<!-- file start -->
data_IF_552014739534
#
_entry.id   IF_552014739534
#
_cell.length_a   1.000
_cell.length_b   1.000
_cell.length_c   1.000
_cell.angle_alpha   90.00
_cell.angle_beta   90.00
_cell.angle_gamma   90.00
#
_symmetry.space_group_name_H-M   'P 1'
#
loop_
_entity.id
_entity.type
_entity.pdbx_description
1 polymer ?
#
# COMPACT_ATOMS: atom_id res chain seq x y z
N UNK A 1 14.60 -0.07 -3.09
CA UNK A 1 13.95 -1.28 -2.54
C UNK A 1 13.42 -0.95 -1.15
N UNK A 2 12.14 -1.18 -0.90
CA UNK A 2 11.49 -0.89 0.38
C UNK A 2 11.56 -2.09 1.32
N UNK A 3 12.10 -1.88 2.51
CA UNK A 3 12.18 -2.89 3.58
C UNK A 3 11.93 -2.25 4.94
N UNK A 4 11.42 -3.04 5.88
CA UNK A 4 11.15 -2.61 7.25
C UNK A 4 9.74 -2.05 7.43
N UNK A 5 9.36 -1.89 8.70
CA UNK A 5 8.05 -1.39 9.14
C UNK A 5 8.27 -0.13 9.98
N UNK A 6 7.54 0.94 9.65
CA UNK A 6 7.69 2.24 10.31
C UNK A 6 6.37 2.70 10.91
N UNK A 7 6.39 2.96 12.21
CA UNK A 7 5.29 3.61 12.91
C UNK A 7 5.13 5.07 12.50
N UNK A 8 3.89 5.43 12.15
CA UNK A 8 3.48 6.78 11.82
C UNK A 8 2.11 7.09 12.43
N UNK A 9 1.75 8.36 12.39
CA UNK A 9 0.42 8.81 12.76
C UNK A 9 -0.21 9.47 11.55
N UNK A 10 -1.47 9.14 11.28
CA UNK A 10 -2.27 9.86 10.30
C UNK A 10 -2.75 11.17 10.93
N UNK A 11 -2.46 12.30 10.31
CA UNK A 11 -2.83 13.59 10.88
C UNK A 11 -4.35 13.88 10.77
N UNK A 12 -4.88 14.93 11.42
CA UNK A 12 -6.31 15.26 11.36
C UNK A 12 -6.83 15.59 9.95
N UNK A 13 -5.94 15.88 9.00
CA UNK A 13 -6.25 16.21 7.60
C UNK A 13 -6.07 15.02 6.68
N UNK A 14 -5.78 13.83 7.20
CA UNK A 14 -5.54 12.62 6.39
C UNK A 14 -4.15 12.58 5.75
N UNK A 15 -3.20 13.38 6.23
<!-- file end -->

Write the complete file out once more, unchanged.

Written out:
data_IF_552014739534
#
_entry.id   IF_552014739534
#
_cell.length_a   1.000
_cell.length_b   1.000
_cell.length_c   1.000
_cell.angle_alpha   90.00
_cell.angle_beta   90.00
_cell.angle_gamma   90.00
#
_symmetry.space_group_name_H-M   'P 1'
#
loop_
_entity.id
_entity.type
_entity.pdbx_description
1 polymer ?
#
# COMPACT_ATOMS: atom_id res chain seq x y z
N UNK A 1 14.60 -0.07 -3.09
CA UNK A 1 13.95 -1.28 -2.54
C UNK A 1 13.42 -0.95 -1.15
N UNK A 2 12.14 -1.18 -0.90
CA UNK A 2 11.49 -0.89 0.38
C UNK A 2 11.56 -2.09 1.32
N UNK A 3 12.10 -1.88 2.51
CA UNK A 3 12.18 -2.89 3.58
C UNK A 3 11.93 -2.25 4.94
N UNK A 4 11.42 -3.04 5.88
CA UNK A 4 11.15 -2.61 7.25
C UNK A 4 9.74 -2.05 7.43
N UNK A 5 9.36 -1.89 8.70
CA UNK A 5 8.05 -1.39 9.14
C UNK A 5 8.27 -0.13 9.98
N UNK A 6 7.54 0.94 9.65
CA UNK A 6 7.69 2.24 10.31
C UNK A 6 6.37 2.70 10.91
N UNK A 7 6.39 2.96 12.21
CA UNK A 7 5.29 3.61 12.91
C UNK A 7 5.13 5.07 12.50
N UNK A 8 3.89 5.43 12.15
CA UNK A 8 3.48 6.78 11.82
C UNK A 8 2.11 7.09 12.43
N UNK A 9 1.75 8.36 12.39
CA UNK A 9 0.42 8.81 12.76
C UNK A 9 -0.21 9.47 11.55
N UNK A 10 -1.47 9.14 11.28
CA UNK A 10 -2.27 9.86 10.30
C UNK A 10 -2.75 11.17 10.93
N UNK A 11 -2.46 12.30 10.31
CA UNK A 11 -2.83 13.59 10.88
C UNK A 11 -4.35 13.88 10.77
N UNK A 12 -4.88 14.93 11.42
CA UNK A 12 -6.31 15.26 11.36
C UNK A 12 -6.83 15.59 9.95
N UNK A 13 -5.94 15.88 9.00
CA UNK A 13 -6.25 16.21 7.60
C UNK A 13 -6.07 15.02 6.68
N UNK A 14 -5.78 13.83 7.20
CA UNK A 14 -5.54 12.62 6.39
C UNK A 14 -4.15 12.58 5.75
N UNK A 15 -3.20 13.38 6.23